Swing sinktips deep

Discussion in 'Spey Clave' started by yuhina, Jan 3, 2011.

?

sinktip adjustment

  1. faster sink rate, same length

    14 vote(s)
    33.3%
  2. faster sink rate, longer length

    3 vote(s)
    7.1%
  3. same sink rate, longer length

    2 vote(s)
    4.8%
  4. change casting angle

    7 vote(s)
    16.7%
  5. change to heavy weighted fly

    10 vote(s)
    23.8%
  6. add weight to leader

    1 vote(s)
    2.4%
  7. others

    5 vote(s)
    11.9%
  1. Chris Johnson

    Chris Johnson Member: Native Fish Society

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    It depends on how the run is laid out but if I'm not feeling bottom at all, I'll change tips. I used to change my casting angle but for the reasons yard sale described I try to stay @ 90% or less. This is not etched in stone for me, cause every stuation is different, but I like to swim my fly across the run with some control, and I find casting farther up stream, I lose some of that control.
     
  2. Salmo_g

    Salmo_g Well-Known Member

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    Oh, the right way. What's the right way? Is there but one "right" way? I know a number of highly skilled steelheaders, and while we all fish similarly, there are differences in our styles, and no one particular style is more "right" than the other when it comes to fish caught.

    If you've never understood the casting angle deal, I'm guessing you didn't do much winter steelhead fishing when the fastest sinking fly lines were SA Hi-D or High Speed Hi-D, the later being roughly equivalent to a RIO type III. With one fly line doing 90+% of my winter fishing (no weighted flies on the single handed rods), line angle and line management was THE method for controlling the depth of fly presentation. A 15' tip at 90* to the current isn't moving any faster across current than the floating portion of the line that is being controlled by mending. I cannot say if it is right, only that hundreds of winter steelhead found it right enough.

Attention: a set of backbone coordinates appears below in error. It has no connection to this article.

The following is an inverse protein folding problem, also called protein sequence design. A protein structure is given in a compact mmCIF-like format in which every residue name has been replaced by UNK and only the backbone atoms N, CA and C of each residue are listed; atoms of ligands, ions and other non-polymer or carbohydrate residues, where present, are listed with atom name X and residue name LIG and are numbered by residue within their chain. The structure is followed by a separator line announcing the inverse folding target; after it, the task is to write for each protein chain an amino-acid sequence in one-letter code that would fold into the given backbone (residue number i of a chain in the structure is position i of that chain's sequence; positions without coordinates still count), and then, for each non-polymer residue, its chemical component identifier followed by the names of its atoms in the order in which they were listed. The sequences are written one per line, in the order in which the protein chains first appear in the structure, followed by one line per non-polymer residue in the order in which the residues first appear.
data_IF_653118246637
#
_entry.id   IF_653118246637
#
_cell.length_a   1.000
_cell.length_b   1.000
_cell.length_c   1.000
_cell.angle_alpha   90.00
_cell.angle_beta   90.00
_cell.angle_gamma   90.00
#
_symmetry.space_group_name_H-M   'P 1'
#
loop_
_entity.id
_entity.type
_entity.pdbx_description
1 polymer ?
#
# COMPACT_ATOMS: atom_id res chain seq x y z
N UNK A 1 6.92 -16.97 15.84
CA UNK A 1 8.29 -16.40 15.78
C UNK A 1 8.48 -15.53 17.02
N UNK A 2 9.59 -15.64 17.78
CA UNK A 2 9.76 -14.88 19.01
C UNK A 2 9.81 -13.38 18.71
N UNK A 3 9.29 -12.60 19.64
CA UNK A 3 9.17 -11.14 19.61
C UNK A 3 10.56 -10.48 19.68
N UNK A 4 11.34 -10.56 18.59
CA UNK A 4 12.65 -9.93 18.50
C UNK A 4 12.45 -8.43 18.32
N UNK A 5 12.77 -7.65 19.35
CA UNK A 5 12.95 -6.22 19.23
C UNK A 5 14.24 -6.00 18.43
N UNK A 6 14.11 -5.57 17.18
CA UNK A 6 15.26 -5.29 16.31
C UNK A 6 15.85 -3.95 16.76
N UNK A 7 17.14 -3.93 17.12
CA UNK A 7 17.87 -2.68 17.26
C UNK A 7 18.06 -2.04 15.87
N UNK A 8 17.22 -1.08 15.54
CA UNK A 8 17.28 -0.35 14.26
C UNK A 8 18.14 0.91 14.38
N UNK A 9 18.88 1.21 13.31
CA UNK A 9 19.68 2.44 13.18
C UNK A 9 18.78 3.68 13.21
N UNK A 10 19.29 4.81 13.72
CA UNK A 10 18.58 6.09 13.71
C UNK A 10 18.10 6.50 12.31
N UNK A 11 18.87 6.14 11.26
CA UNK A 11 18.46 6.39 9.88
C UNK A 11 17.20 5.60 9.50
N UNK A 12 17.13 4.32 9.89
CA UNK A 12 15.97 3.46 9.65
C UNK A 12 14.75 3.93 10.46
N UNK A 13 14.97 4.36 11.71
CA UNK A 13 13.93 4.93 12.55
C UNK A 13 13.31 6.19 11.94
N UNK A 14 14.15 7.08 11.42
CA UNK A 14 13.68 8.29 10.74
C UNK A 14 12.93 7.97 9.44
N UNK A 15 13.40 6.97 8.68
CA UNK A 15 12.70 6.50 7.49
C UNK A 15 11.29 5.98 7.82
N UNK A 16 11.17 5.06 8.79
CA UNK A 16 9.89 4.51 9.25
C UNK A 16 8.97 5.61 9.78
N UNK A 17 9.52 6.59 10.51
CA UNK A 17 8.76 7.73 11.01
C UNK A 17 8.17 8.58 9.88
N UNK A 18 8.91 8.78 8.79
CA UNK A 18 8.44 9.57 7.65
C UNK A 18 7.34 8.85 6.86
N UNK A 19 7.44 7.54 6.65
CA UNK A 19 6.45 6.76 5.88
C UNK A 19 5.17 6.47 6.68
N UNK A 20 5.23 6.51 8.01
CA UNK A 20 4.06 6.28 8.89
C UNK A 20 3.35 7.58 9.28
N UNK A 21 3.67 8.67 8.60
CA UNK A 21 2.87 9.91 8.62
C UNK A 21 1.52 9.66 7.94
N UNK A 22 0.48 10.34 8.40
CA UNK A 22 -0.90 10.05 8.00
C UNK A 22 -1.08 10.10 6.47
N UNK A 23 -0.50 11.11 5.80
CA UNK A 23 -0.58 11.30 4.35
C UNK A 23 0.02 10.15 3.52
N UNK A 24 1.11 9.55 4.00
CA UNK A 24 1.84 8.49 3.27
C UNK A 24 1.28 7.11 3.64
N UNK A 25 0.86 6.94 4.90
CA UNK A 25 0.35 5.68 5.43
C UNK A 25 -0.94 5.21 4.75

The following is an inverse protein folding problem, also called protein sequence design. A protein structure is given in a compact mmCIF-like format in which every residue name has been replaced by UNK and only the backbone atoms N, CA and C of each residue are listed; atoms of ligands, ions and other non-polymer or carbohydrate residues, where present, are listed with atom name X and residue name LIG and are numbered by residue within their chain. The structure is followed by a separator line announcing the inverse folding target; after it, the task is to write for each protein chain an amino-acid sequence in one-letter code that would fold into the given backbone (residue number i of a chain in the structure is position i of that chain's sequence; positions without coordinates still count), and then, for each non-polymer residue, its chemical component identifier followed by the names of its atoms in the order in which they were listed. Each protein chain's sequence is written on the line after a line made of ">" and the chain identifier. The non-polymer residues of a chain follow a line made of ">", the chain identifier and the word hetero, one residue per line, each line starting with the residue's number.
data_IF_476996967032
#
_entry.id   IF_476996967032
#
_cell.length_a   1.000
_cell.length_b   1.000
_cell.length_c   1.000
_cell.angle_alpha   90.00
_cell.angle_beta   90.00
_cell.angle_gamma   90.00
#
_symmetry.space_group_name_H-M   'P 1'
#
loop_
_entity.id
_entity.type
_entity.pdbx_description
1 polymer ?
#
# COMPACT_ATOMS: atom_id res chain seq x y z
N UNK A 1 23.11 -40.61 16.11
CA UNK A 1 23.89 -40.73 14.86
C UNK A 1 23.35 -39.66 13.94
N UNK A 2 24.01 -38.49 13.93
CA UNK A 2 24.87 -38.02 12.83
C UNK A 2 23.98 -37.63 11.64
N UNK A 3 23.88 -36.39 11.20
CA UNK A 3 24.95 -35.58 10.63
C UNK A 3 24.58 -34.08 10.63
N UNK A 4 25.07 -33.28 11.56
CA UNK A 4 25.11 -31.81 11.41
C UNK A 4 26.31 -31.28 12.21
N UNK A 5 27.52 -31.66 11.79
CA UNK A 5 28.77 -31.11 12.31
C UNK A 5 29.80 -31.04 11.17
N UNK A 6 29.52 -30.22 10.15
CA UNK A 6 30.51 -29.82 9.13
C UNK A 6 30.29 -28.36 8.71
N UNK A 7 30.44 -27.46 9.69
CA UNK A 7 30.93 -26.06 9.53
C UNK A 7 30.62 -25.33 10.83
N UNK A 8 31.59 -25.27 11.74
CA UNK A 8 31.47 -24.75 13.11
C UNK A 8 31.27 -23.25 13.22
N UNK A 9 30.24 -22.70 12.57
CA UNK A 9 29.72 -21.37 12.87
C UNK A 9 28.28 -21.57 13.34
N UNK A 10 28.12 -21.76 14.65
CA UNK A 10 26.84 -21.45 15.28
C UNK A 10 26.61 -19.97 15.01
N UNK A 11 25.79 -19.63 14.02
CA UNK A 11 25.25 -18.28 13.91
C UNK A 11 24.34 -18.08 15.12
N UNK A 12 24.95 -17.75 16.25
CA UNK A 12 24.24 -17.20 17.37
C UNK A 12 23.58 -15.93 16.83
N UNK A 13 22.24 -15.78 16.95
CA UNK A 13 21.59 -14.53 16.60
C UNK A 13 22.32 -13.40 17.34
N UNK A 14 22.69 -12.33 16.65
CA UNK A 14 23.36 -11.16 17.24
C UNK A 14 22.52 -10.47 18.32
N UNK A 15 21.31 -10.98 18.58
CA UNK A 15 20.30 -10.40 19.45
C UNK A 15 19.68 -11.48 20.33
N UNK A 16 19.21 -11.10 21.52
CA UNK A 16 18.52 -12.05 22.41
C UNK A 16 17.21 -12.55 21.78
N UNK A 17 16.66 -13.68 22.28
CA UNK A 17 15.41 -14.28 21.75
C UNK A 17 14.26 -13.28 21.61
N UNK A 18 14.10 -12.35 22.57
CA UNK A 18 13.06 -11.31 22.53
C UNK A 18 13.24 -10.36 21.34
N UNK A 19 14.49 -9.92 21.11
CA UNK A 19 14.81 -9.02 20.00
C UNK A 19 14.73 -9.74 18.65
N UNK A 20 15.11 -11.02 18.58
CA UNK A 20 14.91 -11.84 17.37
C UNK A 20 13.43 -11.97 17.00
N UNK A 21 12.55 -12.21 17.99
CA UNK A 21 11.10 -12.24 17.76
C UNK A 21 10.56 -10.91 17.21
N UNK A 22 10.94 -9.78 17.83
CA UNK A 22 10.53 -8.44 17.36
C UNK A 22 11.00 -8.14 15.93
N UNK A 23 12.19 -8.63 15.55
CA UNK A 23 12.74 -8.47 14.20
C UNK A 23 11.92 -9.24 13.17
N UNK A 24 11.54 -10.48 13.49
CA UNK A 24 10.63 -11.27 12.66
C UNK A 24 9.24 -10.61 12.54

Faster water is often worth fishing because the steelhead that hold there often hit well. A half decent presentation to such fish can be 100% effective.

    Sg
     
  3. ralfish

    ralfish Active Member

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    With faster water you have to consider the effect of the current on the thicker, heavier tip. I prefer tips that aren't thicker than t-8,t-10 for this reason. Fatter line equals more surface area for stronger current to grab the line, negating any gains in a quicker sink rate. Unless, I switch out to a custom tip where the last couple feet near the fly line are mono. Reason: the thinner mono will cut through the faster surface water allowing the thicker heavier tip to get down to the slower bottom water.

    Another consideration is how far you are casting out. A wide, anything over say 80', that is fast will be tough to fish a fly through properly. Of course that is going to depend on the structure in the run. I see a lot of guys hero casting to the other side and making big swings irregardless of what the water is doing. Thats nice casting but usually ineffective fishing, if you arent properly working the structure and seams....